Though the full-throated nature of the endorsement of former Brazilian president Luiz Inácio Lula da Silva of acting Venezuelan president Nicolás Maduro is perhaps somewhat of an eyebrow-raiser, it should not be unexpected, and it highlights the extent to which much of official Latin America has a vested interest in the continuation of chavismo — for now at least.
Lula is perhaps second to just Fidel Castro in terms of living politicians who are nearly universally popular throughout Latin America, so his hearty endorsement gives Maduro some international credibility, extolling both Chávez and Maduro for their passion for the rights of the poor, and it may well sway some voters who are on the fence between Maduro and challenger Henrique Capriles:
Lula says in a video released by VTV, astate-controlled television station, that he got to know Maduro in his years as foreign minister, and that Maduro will carry on Chávez’s grand hope of transforming Venezuela into a more just country where oil wealth is shared with those suffering most in society. While Lula (pictured at top, left, with Chávez) notes that the decision is for Venezuelans alone, and he doesn’t want to interfere, but he could not help but share his testimony about Maduro, declaring, ‘Maduro Presidente; es la Venezuela que Chávez soñó‘ (Maduro for President! It’s the Venezuela of which Chávez dreamed!
But as Reuters noted last month, there may be more to Lula’s endorsement than just ideological solidarity:
“In the near term, a Maduro win would be best,” said Jose Augusto de Castro, head of Brazil’s Foreign Trade Association….
Key infrastructure projects launched during the 14 years of Chavez’s government, from the Caracas metro expansion to bridges across the Orinoco river that divides Venezuela, are run by Brazilian firms like Odebrecht.
Lula refused throughout his tenure as president from 2003 to 2010 to criticize Chávez openly, to the consternation of U.S. foreign policymakers. But Chávez’s more strident socialist path may have made Lula’s more moderate leftism seem even tamer in contrast, and Lula’s example in Brazil stands as a pointed counter-example to chavismo in many ways — Lula managed to reduce poverty in Brazil much as Chávez did in Venezuela, but he did so while also cultivating ties to the business elite and development from the United States, the European Union and the People’s Republic of China alike.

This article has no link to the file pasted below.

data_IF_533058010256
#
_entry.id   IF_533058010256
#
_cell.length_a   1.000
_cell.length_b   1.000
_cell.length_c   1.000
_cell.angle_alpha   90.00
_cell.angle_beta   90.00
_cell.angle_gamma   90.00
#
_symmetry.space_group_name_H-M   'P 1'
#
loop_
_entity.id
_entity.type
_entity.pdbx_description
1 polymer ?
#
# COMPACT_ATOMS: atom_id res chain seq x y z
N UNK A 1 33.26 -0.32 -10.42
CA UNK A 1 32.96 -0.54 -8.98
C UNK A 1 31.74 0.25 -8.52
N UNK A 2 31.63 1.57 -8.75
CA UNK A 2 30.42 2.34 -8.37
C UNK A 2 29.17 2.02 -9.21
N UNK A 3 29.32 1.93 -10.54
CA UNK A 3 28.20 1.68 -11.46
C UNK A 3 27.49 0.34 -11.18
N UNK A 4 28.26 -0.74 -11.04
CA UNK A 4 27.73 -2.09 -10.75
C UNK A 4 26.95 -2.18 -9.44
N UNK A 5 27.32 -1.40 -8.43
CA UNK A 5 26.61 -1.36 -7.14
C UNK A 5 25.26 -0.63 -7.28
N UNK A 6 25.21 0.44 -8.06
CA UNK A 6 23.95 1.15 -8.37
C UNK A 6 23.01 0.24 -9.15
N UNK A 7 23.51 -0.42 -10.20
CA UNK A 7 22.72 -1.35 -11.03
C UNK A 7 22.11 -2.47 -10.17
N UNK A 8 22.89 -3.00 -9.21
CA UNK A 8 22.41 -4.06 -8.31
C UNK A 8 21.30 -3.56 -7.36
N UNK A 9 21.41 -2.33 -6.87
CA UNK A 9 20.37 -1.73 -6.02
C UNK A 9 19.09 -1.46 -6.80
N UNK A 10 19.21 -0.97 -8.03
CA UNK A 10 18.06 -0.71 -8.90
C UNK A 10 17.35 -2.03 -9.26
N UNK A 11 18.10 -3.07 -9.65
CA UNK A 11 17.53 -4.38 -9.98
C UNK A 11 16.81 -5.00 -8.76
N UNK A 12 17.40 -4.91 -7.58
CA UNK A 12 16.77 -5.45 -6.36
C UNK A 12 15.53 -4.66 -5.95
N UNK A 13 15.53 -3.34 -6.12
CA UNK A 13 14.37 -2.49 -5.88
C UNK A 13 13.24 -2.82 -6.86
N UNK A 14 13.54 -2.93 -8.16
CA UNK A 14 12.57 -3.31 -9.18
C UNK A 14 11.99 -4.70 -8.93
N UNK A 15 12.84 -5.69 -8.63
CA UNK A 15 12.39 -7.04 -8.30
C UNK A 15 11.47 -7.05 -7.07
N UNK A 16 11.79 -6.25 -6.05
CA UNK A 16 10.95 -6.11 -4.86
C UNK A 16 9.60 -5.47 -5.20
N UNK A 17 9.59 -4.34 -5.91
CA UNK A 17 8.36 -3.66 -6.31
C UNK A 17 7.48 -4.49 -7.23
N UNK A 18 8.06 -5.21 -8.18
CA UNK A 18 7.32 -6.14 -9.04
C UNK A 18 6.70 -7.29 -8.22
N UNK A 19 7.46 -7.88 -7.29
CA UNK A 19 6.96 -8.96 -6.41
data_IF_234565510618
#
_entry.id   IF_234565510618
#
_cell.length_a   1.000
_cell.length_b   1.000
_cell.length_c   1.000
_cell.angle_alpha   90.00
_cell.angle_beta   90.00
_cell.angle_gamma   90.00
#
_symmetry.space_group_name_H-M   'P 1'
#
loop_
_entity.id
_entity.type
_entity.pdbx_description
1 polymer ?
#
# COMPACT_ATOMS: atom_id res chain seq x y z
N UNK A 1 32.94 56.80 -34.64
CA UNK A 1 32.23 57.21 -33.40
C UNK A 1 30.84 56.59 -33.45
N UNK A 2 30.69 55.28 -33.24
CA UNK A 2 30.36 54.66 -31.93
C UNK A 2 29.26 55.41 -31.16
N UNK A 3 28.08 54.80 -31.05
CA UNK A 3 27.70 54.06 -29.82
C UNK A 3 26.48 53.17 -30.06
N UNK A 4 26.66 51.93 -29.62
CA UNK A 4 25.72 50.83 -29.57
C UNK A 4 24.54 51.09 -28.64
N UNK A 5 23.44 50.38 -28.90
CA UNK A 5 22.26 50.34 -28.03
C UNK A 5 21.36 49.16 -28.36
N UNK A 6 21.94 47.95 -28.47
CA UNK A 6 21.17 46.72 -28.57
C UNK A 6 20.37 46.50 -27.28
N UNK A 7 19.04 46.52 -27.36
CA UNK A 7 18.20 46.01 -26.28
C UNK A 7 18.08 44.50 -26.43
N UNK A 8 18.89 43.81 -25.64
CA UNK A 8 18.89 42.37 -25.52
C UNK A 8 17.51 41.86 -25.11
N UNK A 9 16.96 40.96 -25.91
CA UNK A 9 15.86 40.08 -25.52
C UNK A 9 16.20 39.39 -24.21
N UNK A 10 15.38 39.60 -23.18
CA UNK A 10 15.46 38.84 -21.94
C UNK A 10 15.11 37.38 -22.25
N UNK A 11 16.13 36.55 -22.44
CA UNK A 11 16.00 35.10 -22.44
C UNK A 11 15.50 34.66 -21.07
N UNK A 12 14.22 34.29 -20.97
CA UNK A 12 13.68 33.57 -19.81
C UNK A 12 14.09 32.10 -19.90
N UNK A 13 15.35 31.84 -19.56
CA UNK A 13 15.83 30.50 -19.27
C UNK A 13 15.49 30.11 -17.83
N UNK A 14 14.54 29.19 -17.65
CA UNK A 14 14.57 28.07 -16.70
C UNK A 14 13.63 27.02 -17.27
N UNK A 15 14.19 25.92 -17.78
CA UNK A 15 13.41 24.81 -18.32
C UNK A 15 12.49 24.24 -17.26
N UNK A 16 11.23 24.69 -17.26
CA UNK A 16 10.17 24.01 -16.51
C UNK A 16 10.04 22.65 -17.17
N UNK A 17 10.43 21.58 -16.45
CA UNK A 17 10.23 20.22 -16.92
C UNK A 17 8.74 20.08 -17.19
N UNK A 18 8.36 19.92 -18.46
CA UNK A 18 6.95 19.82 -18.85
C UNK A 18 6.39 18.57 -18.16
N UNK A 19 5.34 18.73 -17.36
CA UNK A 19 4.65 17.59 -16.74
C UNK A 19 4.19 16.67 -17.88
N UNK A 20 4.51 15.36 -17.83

Lula’s friendship with Chávez meant that Brazilian firms were shielded from many of the tumultuous aspects of doing business in Venezuela, most of all Chávez’s snap decisions to expropriate and nationalize industries. Furthermore, Brazil has benefitted from Venezuela’s oil wealth, and trade between the two countries quintupled over the course of Lula’s presidency, though the ties were strategical as well:
[T]he main goals of Lula and Chávez were geopolitical. Samuel Pinheiro Guimarães, the most influential diplomat in the Brazilian chancellery, explained that Brazil’s strategy sought to prevent the “removal” of Chávez through a coup, to block the reincorporation of Venezuela into the North American economy, to extend Mercosur with the inclusion of Bolivia and Ecuador and to hinder the US project to consolidate the Pacific Alliance, which includes Chile, Colombia, Mexico and Peru.
If you didn’t need a reminder, Latin American leaders and politicians from the moderate left, populist left and the right all attended Chávez’s funeral in March — showcasing just how entrenched chavismo has become in the region, if for no other reason than as a channel for oil subsidies and alternative finance.
Indeed, with the suspension of Paraguay from Mercosur (Mercado Común del Sur) following the impeachment and removal of Fernando Lugo in June 2012, Brazil and other countries wasted little time in making Venezuela a full member — Paraguay’s senate had long blocked Venezuela’s membership.
Campaigning kicked off today officially for the April 14 presidential race. I attempted yesterday to argue a rationale for supporting each candidate — the policy case for Maduro is here, and the policy case for his challenger, Capriles, is here.